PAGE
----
Communicating to fellow programmers that the concept of blocking in process-oriented design is perfectly acceptable, while using a word with basically negative connotations, is difficult. The bare need to do it often means that misunderstanding this concept is common and harmful. The first contender on a “blocking” channel has alternatively been said (by several people) to wait (rather than block) on the channel. This seems a more accurate description and is certainly more positive.
A better correspondence between the negative meaning and semantics is when “blocking” describes serious side effects on the temporal properties of other concurrent components. This is the correctly feared blocking.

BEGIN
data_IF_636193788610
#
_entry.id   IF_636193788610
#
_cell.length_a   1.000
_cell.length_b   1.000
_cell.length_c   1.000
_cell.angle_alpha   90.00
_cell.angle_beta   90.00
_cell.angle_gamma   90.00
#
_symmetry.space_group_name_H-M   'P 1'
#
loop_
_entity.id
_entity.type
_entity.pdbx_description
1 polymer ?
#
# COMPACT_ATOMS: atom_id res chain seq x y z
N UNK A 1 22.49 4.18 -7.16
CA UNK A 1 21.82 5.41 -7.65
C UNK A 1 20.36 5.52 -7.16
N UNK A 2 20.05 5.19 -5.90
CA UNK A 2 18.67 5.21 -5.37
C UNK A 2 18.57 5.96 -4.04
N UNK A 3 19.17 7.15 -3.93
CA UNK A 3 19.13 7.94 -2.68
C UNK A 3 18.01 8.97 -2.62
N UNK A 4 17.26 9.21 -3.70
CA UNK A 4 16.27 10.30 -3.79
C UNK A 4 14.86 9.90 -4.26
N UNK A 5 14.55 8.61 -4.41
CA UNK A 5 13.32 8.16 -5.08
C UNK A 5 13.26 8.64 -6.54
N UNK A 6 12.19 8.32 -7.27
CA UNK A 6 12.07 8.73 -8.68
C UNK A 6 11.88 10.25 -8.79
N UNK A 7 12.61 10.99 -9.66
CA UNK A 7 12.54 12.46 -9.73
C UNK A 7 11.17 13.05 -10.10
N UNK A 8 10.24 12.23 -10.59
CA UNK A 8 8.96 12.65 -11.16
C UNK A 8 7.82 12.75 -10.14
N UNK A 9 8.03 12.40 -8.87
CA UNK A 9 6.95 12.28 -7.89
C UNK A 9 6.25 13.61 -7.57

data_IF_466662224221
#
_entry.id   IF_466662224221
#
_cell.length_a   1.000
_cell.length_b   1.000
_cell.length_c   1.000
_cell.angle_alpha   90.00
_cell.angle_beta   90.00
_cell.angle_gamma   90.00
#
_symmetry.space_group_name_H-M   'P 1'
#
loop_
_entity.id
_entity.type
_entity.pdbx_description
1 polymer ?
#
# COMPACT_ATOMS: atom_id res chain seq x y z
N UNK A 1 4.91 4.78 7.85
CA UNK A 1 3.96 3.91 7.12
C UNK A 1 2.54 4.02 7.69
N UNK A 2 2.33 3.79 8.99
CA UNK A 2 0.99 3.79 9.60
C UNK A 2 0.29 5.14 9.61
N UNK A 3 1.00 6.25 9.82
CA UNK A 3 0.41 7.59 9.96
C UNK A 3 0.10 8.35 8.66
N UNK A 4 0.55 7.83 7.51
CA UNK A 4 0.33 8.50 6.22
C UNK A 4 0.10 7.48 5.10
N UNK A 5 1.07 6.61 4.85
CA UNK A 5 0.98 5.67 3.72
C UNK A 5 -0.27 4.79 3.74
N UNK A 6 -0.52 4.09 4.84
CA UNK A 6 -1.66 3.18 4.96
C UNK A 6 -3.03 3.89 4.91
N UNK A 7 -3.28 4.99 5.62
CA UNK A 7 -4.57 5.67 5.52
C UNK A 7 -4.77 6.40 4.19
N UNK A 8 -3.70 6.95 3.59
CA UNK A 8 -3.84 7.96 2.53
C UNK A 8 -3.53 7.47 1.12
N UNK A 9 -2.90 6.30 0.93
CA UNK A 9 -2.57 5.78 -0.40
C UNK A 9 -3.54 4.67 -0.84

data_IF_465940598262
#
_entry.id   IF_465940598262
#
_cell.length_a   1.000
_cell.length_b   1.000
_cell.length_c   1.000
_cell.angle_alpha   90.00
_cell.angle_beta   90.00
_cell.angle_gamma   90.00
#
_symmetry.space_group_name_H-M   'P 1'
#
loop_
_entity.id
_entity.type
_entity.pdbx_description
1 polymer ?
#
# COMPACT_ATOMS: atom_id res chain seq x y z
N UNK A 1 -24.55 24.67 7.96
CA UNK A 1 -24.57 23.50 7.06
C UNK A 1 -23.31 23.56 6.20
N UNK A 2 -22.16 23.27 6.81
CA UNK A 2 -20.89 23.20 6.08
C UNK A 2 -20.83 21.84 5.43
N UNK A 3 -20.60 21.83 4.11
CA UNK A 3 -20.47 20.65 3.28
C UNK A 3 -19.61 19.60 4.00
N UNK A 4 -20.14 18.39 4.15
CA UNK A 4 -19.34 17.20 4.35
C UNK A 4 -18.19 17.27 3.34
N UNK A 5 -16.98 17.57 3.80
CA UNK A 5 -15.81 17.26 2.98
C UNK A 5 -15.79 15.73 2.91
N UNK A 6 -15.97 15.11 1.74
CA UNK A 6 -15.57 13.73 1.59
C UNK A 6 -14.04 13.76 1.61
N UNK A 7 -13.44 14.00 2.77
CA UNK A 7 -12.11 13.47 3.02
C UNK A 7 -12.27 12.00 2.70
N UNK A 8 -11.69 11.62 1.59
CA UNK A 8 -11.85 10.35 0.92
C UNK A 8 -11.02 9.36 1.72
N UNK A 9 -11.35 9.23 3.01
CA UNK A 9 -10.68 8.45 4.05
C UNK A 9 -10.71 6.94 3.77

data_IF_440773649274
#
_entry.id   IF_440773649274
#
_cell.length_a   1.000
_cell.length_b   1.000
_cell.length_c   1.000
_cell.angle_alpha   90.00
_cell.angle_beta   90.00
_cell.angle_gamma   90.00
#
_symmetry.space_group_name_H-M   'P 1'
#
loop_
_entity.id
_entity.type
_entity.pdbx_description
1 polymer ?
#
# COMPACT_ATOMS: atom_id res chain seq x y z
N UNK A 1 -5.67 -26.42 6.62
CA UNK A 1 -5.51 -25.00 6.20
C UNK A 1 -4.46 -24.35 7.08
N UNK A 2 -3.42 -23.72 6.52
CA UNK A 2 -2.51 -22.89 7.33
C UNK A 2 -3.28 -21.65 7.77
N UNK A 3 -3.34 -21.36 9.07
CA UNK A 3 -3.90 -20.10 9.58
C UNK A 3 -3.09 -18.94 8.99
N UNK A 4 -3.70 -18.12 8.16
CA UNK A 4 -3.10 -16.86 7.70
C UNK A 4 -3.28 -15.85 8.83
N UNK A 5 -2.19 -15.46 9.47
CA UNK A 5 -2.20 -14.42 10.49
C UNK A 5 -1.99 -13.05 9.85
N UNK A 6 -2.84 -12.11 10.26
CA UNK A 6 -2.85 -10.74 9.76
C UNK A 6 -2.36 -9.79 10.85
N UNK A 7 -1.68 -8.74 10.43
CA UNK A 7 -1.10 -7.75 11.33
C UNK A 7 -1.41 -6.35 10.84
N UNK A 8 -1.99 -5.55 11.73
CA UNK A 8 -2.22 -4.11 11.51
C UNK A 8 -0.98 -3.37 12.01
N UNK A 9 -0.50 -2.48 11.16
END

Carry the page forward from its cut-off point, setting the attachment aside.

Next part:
One example is when a process has too many internal work-tasks to handle and any one such cannot acceptably “block” for other work tasks for too long. The “blocking-on-each-other” blocking type that we know as deadlock is perhaps the worst kind. A system cannot survive for long should this happen (in a sub-system, say).
When the literature over the last years talks about non-blocking algorithms, it has in fact been talking about the “waiting” type. It might be easier to refer to this when describing the semantics of a synchronous (and, in this context, non-blocking) CSP type channel. The same could be reasoned of the interface-RPC-call or entry type mechanisms of Ada and xC: i.e. that they are the “waiting” type. To gain understanding and acceptance of these types of solutions, we should simply avoid the “blocking” term in the CSP context. Phrases like “wait”, “yield”, “synchronous” and “non-buffered” should suffice. This fringe presentation will explore this further and invite discussion. Slides used in the presentation can be downloaded from .
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